So with this kind of inspiration, and feeling much better on Friday, I managed to shake off the sofa and get back in the kitchen. Feeling still a bit shaky though, I wanted an easy bake, with ingredients I had already to hand. This is where the Raspberry and White Chocolate Melting Layer Cake came in. With some raspberries in the fridge that needed using up, and some white chocolate lurking in the back of the cupboard, I had everything else to hand.
The recipe is intriguing as it involves melting 200g unsalted butter and 100g white chocolate together, allowing to cool slightly before beating in 4 large eggs and 200g caster sugar. My butter and chocolate mix looked decidedly dodgy, as when cooled the chocolate had sunk to the bottom, and I was worried that it would not come back together. However, beating in the eggs and sugar produced a thickish, creamy emulsion which looked vastly more promising.
|Butter, chocolate, eggs and sugar beaten to form a smooth batter|
Once cooled, you layer the two together using a ganache made from 200g white chocolate and 250g double cream. John warns you that this takes ages to cool to the point where it is spreadable. He does not lie. Mine took about five hours in the fridge (stirring every so often) until I felt fairly confident that it might not just pour out of the cake to drip down the side.
It was late at this point, so I left the cake overnight, before finishing it off with some icing sugar ready for pictures. It had held together well, and when Mike and I finally tried it, the flavour was lovely. I was worried that so much white chocolate in it would make it too sweet, but the balance is right. The ganache you could eat from the bowl, but in the cake, it's a glorious counterpoint to the sharpness of the raspberries.The texture was a little dense, but it was moist. It was best tasting a mouthful of sponge and ganache with a little,sharp raspberry nugget. Definitely a good start to the book for me.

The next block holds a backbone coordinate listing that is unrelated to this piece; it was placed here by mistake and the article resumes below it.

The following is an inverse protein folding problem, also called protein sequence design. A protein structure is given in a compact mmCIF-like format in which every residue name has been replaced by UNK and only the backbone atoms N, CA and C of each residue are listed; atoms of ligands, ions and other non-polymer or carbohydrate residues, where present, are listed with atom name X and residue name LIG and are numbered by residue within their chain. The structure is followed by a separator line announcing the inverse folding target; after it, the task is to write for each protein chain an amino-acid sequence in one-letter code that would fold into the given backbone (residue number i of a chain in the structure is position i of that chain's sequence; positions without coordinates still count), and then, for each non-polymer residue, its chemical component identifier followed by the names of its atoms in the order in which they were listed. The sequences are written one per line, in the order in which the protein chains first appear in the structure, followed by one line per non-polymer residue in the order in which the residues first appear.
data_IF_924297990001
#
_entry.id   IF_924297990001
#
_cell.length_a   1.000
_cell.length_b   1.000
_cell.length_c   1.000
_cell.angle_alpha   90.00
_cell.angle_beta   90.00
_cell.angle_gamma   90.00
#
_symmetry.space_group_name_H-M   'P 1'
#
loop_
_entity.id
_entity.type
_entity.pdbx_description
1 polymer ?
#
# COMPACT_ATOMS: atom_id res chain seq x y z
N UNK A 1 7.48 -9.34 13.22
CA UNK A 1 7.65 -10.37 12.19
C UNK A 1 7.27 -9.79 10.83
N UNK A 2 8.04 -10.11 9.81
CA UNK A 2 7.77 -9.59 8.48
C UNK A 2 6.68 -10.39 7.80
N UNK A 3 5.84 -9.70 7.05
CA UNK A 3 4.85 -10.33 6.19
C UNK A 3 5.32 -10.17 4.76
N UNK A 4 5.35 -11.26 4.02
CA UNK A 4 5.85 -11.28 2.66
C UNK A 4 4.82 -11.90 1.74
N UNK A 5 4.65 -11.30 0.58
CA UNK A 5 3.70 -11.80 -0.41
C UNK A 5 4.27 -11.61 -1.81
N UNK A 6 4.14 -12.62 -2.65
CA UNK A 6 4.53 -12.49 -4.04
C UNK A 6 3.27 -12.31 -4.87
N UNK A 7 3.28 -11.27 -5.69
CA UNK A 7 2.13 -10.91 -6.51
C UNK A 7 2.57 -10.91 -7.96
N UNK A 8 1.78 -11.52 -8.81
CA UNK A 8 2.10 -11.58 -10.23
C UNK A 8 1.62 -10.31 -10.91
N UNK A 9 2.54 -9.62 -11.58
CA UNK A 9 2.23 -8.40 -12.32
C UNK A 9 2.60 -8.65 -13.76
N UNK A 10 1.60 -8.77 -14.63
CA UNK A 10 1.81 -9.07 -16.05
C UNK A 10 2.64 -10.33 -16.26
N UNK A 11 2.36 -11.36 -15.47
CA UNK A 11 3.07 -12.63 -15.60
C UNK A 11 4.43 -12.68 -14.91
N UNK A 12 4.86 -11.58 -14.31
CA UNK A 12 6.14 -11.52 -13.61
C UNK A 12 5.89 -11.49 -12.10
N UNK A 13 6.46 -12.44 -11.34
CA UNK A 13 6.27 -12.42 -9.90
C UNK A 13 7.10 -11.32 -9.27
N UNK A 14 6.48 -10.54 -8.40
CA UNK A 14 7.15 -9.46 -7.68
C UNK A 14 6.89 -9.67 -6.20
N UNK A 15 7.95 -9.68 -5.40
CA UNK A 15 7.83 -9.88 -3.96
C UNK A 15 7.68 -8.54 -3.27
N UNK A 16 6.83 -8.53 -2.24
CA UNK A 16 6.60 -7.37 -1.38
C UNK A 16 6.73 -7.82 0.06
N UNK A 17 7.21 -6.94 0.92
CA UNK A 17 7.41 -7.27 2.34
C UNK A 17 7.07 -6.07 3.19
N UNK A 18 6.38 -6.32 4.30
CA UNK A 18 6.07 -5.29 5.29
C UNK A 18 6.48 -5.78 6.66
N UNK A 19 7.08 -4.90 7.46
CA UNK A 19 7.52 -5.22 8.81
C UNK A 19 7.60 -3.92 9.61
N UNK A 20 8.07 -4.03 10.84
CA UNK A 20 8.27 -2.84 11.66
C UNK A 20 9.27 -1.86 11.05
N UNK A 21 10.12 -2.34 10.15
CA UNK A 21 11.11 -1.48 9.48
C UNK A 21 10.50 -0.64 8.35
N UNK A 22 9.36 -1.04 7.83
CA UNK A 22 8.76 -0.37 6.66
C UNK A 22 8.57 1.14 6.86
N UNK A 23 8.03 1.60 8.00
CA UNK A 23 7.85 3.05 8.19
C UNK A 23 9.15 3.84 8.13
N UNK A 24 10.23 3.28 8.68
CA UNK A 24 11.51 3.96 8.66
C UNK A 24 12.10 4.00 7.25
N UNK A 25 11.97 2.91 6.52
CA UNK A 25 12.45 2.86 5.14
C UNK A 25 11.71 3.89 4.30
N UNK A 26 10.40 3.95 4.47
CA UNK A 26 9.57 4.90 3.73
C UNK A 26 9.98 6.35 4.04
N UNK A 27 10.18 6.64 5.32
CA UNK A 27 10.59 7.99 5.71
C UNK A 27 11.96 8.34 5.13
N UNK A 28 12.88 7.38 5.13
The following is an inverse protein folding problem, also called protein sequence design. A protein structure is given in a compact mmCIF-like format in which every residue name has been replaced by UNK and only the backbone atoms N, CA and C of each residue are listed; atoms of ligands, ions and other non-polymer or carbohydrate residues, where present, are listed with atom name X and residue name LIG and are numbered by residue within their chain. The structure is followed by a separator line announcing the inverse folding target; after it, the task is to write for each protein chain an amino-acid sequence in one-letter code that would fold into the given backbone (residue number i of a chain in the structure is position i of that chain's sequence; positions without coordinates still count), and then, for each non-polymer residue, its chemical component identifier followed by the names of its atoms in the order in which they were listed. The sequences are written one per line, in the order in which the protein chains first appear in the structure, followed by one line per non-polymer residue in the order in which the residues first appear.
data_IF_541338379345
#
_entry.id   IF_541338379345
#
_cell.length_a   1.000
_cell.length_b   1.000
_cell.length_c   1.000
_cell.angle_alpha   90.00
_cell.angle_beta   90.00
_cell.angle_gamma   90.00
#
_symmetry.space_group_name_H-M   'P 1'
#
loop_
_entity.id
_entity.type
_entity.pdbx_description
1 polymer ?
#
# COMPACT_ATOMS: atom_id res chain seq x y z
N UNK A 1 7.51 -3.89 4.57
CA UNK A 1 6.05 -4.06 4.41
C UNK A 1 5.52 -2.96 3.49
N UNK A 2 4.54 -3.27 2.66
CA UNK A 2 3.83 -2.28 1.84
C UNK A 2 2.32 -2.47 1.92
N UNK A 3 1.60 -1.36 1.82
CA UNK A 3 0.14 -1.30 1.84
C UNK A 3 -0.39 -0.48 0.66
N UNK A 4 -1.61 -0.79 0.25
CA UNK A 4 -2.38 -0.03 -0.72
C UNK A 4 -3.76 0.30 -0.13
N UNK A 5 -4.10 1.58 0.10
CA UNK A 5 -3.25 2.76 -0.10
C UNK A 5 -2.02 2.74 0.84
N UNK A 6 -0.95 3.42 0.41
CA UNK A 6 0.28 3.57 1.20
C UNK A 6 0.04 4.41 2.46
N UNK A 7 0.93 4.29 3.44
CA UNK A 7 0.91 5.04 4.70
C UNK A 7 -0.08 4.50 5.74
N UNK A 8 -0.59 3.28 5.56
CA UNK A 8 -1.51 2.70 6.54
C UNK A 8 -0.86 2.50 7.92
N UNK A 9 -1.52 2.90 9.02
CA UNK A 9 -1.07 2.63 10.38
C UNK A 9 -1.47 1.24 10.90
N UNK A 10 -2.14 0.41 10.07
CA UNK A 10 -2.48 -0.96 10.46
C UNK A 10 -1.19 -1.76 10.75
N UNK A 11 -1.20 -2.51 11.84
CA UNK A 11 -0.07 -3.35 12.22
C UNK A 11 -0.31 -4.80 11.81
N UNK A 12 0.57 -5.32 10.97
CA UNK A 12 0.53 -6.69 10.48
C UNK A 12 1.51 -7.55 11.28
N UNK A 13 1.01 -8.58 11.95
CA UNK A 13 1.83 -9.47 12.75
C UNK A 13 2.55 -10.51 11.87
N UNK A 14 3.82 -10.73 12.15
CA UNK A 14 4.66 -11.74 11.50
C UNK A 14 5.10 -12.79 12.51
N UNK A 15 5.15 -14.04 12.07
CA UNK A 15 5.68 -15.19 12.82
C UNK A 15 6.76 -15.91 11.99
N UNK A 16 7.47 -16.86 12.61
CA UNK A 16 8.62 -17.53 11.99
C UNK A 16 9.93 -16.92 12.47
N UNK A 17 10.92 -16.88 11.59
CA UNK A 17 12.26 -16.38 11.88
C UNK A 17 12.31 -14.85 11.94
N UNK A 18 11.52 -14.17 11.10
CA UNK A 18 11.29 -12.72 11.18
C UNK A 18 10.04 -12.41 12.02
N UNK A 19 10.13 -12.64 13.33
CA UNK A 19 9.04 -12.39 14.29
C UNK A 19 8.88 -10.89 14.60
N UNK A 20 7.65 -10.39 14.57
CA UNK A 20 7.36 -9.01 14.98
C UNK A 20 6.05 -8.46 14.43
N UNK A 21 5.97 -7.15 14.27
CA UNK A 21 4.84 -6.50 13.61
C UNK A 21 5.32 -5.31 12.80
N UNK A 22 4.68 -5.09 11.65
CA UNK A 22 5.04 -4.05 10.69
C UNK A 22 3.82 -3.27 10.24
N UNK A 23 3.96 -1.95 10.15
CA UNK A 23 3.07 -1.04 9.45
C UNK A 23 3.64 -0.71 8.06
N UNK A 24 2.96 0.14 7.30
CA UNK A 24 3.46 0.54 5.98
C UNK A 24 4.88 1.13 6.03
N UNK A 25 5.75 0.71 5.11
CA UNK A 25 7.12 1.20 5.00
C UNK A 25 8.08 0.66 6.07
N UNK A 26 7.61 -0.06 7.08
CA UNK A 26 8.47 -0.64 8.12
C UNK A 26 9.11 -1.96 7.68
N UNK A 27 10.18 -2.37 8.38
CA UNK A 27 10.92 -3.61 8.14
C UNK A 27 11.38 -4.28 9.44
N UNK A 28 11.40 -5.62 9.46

While I now feel my motivation to bake (and blog) coming back, I guess the only thing that actually felt depressing about the book, was how it made me feel about GBBO.
It's hard to explain, but I've sensed I've become increasingly uneasy about the commercialisation and 'production' that seems to ramp up in volumes with every series. I remember reading some comments on Twitter during the last one about how it was obvious who the winner was going to be (even though they weren't perceived as the most talented) as they fit a certain category and would appeal to a wide audience. For my part, I only had to look at John's website (which was still in development at the time the series was broadcast but had a clear marketing slant) to know that he would go on to win. [John's tumblr site, 'flour and eggs', is great and you can find it here].
However, there is no denying that John is an extremely talented baker, and I am in awe at the skill and knowledge that enables someone to be able to create recipes like these. To have to perform and deliver in that tent in front of Mary, Paul et al and the cameras should not be underestimated. Reading the experiences of some of the other bakers, and seeing what John has achieved in this book, simply highlights this.
As much as I might like to think otherwise, I know I couldn't do it.
* My copy of John Whaite Bakes was sent to me by my lovely friends at Amazon. They kindly charged me £12 for this pleasure so you can be damn sure all my opinions are my own. :)